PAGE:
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Can GoToMeeting Get its Mojo Back?
LogMeIn this week announced a complete makeover of its flagship GoToMeeting product, as covered in this No Jitter post detailing the product’s new look and functionality. I won’t rehash those details here, instead using this space to share my thoughts around what this update — the biggest upgrade in LogMeIn’s history — means for the company.
GoToMeeting is one of the oldest and most-mature online meeting products in the industry, but lately LogMeIn has been bumbling around this market. Anecdotally, I’ve noticed a big shift away from GoToMeeting. A couple of years ago, most of the online meetings I attended were Webex, with GoToMeeting as a strong number two. Today, I still do many meetings via Webex, but the GoToMeeting volume has primarily been taken away by the easy-to-use, video-first Zoom. We can see the effect that smaller, nimbler competitors such as Zoom have been having on the company, whose stock price has been hammered over the past couple of years.
Despite its name, GoToMeeting’s strength was in enabling content sharing between multiple parties rather than in its meeting functionality. Sharing content is certainly important, but most of the industry has focused on adding video and other tools to recreate the feeling of being there. Zoom has long shown that it understands this, as has Cisco. GoToMeeting, however, had stood still.
Catching Up & Jumping Ahead
This is to say, the user interface introduced this week is long overdue. And while it’s cleaner, video-first, and fosters that in-person feeling participants desire, I say, big whoop. With the new look and feel, GoToMeeting catches up but that’s not going to LogMeIn to take back share. Don’t get me wrong… the new interface looks great, but so does every other meeting provider’s.
Rather, the differentiator for the new GoToMeeting is its ability to address the entire meeting lifecycle, which includes before, during, and after phases. This sort of functionality has been lacking since the inception of online meetings. Cisco is close to delivering this capability as well, but it’s the only other vendor that’s even thought about the concept of a meeting lifecycle. Since LogMeIn bought GoToMeeting from Citrix in 2016, it hasn’t exactly impressed me with innovation, so this jump is a pleasant surprise.
The in-meeting functionality, audio quality, video capabilities, device consistency, and so on that the revamped GoToMeeting provides are things most vendors do well — so again, it’s hard to differentiate here. The pre-meeting improvements almost call out how far behind the company was before this upgrade. Joining meetings can be done 65% faster than before, according to a blog from Mark Strassman, SVP and GM of UCC at LogMeIn — and to that I offer my most hearty congratulations. But, why was it so bad in the first place? The same can be said for calendar integration.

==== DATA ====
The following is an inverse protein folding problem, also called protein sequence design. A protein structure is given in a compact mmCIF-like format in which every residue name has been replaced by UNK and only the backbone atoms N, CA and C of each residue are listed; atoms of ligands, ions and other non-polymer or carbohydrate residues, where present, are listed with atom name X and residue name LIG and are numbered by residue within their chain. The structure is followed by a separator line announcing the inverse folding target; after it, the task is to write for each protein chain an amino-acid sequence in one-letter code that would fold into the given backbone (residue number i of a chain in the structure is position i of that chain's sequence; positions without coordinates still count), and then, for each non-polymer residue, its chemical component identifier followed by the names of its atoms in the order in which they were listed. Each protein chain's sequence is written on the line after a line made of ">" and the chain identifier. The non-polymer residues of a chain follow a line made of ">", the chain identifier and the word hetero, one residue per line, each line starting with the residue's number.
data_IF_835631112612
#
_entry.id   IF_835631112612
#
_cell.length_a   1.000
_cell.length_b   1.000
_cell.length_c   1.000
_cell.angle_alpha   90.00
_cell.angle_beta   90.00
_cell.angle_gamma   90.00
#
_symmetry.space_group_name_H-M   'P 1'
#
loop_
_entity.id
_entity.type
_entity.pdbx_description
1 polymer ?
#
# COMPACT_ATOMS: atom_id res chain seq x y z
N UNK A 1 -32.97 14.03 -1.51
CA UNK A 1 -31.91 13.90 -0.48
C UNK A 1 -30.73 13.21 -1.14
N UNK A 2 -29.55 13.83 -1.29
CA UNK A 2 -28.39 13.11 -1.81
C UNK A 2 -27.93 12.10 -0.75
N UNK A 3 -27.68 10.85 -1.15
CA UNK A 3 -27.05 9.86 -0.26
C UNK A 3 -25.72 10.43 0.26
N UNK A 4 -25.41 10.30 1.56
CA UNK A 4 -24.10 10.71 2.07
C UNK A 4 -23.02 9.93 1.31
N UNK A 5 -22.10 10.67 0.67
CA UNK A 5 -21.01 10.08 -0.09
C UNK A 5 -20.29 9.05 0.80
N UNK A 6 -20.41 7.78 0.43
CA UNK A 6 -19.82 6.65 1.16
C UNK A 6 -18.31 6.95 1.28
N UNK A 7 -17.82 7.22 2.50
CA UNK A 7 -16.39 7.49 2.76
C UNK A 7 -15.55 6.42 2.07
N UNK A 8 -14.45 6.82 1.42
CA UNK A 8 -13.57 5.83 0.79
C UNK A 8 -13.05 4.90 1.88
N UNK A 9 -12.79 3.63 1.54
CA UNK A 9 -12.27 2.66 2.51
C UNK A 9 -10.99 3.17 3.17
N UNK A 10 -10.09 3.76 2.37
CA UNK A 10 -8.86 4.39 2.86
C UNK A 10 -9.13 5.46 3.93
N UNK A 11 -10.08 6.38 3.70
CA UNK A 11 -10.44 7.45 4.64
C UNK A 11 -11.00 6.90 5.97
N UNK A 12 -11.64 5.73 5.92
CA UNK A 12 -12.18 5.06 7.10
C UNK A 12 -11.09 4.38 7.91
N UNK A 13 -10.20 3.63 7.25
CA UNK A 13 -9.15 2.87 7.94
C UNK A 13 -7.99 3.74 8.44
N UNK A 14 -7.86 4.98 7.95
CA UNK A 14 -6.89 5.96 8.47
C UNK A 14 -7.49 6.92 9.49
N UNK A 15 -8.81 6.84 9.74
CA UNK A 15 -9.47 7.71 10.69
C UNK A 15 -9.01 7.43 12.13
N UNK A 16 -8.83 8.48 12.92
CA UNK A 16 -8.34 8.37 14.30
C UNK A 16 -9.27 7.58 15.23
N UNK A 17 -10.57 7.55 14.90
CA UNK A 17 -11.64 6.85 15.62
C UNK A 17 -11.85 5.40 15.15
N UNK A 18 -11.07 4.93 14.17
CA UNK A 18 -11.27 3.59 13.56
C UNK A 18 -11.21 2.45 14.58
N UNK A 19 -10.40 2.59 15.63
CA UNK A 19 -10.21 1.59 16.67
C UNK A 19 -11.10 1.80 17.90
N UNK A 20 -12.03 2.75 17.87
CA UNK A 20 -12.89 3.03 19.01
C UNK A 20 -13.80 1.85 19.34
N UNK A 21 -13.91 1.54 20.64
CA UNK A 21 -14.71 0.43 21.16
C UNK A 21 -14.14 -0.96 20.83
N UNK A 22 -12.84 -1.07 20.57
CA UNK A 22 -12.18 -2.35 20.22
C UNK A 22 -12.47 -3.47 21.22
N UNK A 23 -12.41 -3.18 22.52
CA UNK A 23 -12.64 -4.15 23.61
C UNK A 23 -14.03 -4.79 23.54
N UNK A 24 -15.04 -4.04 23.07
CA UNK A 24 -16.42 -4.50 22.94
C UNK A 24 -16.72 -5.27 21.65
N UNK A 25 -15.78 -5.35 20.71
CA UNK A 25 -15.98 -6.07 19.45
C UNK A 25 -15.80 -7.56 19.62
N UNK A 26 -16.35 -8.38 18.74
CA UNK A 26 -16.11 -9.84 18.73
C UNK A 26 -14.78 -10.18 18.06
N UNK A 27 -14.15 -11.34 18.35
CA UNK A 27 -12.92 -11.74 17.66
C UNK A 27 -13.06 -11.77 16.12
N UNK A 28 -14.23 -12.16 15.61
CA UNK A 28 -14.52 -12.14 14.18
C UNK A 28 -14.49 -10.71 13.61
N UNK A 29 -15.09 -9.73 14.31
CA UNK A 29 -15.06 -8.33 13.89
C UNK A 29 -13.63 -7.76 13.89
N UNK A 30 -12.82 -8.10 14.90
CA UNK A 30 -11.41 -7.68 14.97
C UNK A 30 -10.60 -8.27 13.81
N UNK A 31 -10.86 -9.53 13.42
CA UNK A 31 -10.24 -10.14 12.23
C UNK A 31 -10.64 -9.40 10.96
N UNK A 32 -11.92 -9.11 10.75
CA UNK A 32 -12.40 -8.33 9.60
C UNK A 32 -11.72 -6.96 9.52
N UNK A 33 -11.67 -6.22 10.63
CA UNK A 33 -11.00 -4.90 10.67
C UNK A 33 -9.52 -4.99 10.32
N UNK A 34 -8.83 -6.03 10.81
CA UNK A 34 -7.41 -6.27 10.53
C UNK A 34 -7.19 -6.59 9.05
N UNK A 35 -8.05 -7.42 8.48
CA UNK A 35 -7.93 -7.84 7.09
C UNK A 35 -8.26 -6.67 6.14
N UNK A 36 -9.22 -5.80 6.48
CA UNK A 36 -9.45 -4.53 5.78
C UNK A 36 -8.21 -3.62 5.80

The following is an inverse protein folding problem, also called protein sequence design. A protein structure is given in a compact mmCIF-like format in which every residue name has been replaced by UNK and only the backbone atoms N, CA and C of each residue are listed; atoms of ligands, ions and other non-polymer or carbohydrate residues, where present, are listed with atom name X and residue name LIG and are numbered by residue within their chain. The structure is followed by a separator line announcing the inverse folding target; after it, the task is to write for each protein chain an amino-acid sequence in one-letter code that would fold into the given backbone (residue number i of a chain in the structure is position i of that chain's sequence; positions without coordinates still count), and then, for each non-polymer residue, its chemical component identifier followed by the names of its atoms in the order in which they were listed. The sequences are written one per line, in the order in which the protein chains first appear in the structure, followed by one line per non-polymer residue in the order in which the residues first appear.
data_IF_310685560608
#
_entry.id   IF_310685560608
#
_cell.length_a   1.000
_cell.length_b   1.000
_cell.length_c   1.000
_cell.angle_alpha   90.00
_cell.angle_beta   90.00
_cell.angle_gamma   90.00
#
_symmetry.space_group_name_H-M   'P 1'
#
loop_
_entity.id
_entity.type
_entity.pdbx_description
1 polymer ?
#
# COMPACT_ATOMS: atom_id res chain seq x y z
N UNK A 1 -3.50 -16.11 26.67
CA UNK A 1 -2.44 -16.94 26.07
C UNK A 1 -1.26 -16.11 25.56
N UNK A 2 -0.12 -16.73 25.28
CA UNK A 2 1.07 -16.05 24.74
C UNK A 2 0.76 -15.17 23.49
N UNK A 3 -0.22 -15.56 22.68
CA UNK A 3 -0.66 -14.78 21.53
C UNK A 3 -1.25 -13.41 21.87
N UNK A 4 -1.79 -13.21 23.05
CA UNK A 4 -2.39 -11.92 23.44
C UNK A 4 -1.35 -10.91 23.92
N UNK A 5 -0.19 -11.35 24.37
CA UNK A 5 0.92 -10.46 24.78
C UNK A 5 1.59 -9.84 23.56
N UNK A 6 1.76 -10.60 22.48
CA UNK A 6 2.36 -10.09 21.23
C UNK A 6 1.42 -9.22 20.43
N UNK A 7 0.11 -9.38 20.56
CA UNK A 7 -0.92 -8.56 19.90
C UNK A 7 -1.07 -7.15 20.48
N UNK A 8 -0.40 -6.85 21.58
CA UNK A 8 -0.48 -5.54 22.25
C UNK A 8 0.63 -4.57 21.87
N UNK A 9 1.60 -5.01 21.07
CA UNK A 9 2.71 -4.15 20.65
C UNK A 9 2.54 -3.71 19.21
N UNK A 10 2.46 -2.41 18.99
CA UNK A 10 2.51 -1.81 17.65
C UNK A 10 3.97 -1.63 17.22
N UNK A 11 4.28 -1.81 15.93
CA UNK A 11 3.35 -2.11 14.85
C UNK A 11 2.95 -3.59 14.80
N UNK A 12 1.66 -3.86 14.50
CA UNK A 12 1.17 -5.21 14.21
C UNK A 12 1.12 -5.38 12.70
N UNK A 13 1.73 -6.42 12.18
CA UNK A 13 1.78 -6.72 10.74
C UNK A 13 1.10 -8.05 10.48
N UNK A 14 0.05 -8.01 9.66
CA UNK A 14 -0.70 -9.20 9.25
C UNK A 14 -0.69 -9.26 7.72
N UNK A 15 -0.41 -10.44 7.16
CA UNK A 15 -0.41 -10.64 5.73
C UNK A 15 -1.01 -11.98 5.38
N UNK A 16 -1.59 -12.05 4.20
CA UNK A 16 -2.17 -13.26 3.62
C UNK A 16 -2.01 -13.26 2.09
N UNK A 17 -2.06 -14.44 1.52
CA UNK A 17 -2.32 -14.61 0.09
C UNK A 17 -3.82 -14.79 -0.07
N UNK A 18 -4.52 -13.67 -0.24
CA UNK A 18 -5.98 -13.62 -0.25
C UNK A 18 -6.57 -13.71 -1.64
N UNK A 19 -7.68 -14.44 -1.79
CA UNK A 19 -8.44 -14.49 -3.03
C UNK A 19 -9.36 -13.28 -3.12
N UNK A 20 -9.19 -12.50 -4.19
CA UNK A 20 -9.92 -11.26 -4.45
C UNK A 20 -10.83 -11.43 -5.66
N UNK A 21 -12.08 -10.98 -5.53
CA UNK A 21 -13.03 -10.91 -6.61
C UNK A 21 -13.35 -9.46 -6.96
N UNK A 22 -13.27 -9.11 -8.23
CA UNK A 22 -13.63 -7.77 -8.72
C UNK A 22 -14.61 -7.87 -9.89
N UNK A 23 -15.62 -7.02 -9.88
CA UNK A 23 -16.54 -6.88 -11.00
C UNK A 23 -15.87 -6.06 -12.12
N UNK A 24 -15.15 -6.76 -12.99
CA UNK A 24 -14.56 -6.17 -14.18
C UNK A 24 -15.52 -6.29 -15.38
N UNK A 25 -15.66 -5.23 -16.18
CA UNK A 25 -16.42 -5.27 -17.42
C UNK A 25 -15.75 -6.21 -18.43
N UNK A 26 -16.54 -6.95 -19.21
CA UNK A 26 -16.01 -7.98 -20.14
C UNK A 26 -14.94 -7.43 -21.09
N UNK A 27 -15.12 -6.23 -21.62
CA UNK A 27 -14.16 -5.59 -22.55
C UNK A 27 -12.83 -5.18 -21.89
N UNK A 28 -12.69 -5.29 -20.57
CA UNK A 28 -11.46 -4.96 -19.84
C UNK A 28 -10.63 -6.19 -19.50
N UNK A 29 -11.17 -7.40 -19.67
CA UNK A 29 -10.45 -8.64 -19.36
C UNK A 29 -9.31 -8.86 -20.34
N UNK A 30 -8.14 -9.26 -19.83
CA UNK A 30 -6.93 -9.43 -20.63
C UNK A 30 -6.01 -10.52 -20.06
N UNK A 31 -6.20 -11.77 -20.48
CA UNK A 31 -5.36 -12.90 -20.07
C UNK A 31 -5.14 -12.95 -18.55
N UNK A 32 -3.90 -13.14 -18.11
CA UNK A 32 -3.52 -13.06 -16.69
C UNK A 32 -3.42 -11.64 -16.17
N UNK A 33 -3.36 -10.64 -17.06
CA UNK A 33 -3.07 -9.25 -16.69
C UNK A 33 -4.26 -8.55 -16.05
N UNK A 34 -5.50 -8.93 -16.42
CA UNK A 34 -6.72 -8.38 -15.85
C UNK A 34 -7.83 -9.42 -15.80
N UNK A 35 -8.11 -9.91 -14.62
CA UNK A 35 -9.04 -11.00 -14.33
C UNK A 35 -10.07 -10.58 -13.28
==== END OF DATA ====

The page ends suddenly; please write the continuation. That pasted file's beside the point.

The new Hub feature, which LogMeIn positions as a single pane of glass for users to keep track of meeting info, is compelling. I think all of us suffer from meeting overload, and the Hub should help users better organize their meetings. Users can also start and schedule meetings from the Hub, making it literally the hub of meetings and meeting-related tasks.
The post-meeting features offer the most value as these are things most companies do poorly. The meeting ends, and everyone rushes back to their desks and moves on to the next meeting. Much of the knowledge gleaned in a meeting is lost unless the organization has one of “those people” who enjoys taking notes and meeting minutes for sharing with attendees. But just because someone is dedicated to this task, there’s no guarantee it’s done well.
Catching the Next Wave
The new GoToMeeting offers real-time transcription, and meeting participants can receive a transcript within minutes of a meeting’s end. This offers some value, but I hope GoToMeeting is working on the next wave so that instead of a transcript, attendees get AI-filtered meeting minutes as this makes transcripts more useful. A transcript is great, but it requires you to sit down and listen to the whole thing or spend the time manually filtering by people or topic. With AI applied to meetings, participants should be able to receive a summary in bulleted format, with important aspects called out, and individualized to-do lists. This would be game-changing.
Another interesting post-meeting feature is the diagnostic information that provides IT administrators the ability to look at meeting data to understand audio and video quality and find quality issues. This is very difficult to do with meeting tools, as the problems experienced during a meeting are hard to replicate. This data should be valuable in helping IT understand the cause of problems and proactively fix them before they become business impacting.
ZK Point of View: The pre- and during-meeting enhancements were necessary to catch GoToMeeting up with the technology leaders but won’t act as a catalyst for share gain. However, the post-meeting tools can be very useful and might be enough to get customers to look at GoToMeeting again. The AI features are particularly compelling, as the use of machine learning and AI will make meetings more useful and easier to participate in. Back to the original question in my post, this isn’t enough to return GoToMeeting to its former glory, but it should put the company on a level playing field and keep customers from “Zooming” in a different direction. What it does with AI will determine whether it can catch — and surpass — its competitors.